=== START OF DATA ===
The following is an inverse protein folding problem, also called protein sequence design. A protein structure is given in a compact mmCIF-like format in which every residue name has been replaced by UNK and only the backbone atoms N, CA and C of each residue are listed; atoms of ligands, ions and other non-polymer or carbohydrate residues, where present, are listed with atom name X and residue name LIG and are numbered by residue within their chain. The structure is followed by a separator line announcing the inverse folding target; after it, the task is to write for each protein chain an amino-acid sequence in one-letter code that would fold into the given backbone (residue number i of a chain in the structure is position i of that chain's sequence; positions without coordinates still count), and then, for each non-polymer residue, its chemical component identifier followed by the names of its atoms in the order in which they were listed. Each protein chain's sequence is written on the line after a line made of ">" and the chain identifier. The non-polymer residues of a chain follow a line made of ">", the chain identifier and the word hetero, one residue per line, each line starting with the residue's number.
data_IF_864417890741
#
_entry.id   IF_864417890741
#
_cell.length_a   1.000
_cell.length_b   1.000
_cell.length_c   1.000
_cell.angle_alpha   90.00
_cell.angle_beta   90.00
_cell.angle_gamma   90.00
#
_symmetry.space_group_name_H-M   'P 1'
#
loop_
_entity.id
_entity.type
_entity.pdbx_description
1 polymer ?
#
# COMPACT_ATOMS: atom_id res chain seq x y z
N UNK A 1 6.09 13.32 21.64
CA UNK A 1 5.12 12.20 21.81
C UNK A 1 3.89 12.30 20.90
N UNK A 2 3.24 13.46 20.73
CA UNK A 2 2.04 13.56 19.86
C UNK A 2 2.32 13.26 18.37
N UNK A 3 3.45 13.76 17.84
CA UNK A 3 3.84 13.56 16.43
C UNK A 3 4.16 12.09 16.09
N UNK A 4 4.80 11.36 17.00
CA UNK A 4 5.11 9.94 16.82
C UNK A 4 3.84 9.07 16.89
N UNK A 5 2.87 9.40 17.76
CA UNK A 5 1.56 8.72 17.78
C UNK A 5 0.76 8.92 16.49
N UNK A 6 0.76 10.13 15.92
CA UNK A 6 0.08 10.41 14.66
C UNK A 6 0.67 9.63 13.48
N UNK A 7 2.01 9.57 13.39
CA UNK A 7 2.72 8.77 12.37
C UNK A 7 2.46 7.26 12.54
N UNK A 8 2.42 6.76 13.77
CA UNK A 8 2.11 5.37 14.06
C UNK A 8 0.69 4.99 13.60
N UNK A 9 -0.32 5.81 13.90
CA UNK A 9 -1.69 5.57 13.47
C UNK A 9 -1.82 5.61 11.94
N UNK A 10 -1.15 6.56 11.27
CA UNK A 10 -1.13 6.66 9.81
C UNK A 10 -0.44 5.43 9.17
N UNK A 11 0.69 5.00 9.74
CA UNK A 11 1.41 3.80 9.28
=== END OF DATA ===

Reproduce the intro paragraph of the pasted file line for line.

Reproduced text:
The following is an inverse protein folding problem, also called protein sequence design. A protein structure is given in a compact mmCIF-like format in which every residue name has been replaced by UNK and only the backbone atoms N, CA and C of each residue are listed; atoms of ligands, ions and other non-polymer or carbohydrate residues, where present, are listed with atom name X and residue name LIG and are numbered by residue within their chain. The structure is followed by a separator line announcing the inverse folding target; after it, the task is to write for each protein chain an amino-acid sequence in one-letter code that would fold into the given backbone (residue number i of a chain in the structure is position i of that chain's sequence; positions without coordinates still count), and then, for each non-polymer residue, its chemical component identifier followed by the names of its atoms in the order in which they were listed. Each protein chain's sequence is written on the line after a line made of ">" and the chain identifier. The non-polymer residues of a chain follow a line made of ">", the chain identifier and the word hetero, one residue per line, each line starting with the residue's number.